Material Culture: Metalwork

Whilst there are sources of copper ore in Perth and Kinross, there is no evidence for their prehistoric exploitation. The very earliest metalwork would have been imported, either as raw material or as objects that were recycled and turned into insular forms. The earliest known metalwork is concentrated around historic Kinross-shire. A flat axehead, believed to be of copper and possibly typologically early (Buchanan 1980; O’Connor 2004, 205),  was found at Bishop Hill (MPK3027) near Portmoak. Three copper halberds were discovered:  one from Portmoak Moss (MPK11652) and two from Backside of Aldie (MPK5580). The halberds date to the Late Chalcolithic or beginning of the Early Bronze Age (around 2300–2100 BC; Needham et al 2015). One of the Backside of Aldie halberds is possibly an early type (Pistell Dewy), occurring between 2300–2200 BC (Needham et al 2015, Appendix 2). The distribution of the three halberds is important as they conform to other halberd discoveries from along the Firth of Forth, particularly in south-west Fife (eg one from Falkland).

Portmoak halberd

Based on compositional analysis, it is likely that throughout the Chalcolithic and the beginning of the Early Bronze Age, the copper ore was imported from the mine at Ross Island in County Kerry, south-west Ireland (Needham 2004). The compositional data for the Backside of Aldie halberds presents a more complicated picture. One was produced from ‘A-metal’, characteristic of Ross Island and consistent with other Scottish halberds such as one from a hoard of six found at Largizean, Argyll and Bute (Sheridan 2013). In contrast, the other one is made from ‘BB-metal’ (Bell Beaker) which indicates a Continental origin (see data in Needham et al 2015, Appendix 2.) The known evidence therefore suggests that the prehistoric communities of Perth and Kinross had access to metal originating in Ireland and the Continent.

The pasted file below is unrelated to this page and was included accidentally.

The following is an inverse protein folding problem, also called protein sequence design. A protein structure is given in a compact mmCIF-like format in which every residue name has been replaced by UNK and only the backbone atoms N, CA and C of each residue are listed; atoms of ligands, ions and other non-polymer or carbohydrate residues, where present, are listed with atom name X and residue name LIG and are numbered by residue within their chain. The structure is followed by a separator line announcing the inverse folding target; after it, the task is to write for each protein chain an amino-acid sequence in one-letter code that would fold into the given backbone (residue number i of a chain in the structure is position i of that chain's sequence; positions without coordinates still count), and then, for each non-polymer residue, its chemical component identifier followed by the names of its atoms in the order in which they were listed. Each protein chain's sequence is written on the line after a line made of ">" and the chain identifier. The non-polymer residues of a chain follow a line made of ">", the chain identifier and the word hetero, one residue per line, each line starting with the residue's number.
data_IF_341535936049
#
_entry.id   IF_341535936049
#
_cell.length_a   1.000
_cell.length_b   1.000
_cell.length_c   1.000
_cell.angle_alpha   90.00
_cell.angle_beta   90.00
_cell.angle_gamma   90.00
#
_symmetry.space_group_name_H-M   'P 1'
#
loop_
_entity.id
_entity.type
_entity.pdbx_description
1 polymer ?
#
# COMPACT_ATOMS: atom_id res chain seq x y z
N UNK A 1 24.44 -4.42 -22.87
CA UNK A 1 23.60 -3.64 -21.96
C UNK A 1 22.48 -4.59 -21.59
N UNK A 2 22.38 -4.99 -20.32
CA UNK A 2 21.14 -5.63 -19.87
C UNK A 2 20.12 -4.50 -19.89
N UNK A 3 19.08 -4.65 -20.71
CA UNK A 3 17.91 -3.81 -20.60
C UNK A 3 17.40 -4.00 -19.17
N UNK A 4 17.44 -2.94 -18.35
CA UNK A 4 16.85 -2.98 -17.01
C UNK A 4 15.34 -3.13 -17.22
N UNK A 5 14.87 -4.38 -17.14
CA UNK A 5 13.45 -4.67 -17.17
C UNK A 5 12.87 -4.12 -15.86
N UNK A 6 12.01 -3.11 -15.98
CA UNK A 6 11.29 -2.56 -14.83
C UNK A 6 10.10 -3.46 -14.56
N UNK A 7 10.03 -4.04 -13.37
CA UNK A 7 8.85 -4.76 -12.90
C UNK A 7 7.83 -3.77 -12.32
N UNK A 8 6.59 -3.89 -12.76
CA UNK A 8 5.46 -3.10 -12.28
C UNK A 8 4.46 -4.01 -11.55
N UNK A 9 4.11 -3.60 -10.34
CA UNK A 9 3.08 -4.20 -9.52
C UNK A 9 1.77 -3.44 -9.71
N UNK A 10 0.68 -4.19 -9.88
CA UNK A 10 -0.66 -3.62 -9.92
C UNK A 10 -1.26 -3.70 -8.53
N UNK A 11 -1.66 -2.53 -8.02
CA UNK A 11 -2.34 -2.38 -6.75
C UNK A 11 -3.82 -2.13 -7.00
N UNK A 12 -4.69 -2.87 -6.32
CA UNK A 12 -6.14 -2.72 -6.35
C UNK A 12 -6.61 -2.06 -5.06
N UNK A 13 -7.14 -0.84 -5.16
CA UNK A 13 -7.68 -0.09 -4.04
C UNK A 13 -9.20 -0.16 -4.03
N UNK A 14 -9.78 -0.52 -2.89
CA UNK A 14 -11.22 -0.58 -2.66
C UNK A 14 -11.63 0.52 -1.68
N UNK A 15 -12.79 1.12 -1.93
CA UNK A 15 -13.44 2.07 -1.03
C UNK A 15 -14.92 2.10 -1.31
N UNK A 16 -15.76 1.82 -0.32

The proximity of these findspots to the Forth estuary is indicative of how rivers and waterways served as transport routes for the movement of people and metal in and out of the region. It also highlights a potential geographically induced divide between the prehistoric communities of Perth and Kinross living south of the Ochils in Kinross-shire and those to the north. The southern communities looked towards the Firth of Forth and maintained closer associations with other communities along its shores, while those north of the Ochils utilised the River Tay and its estuary as their main conduit (see Needham 2004 for comparative work on metal flow pathways).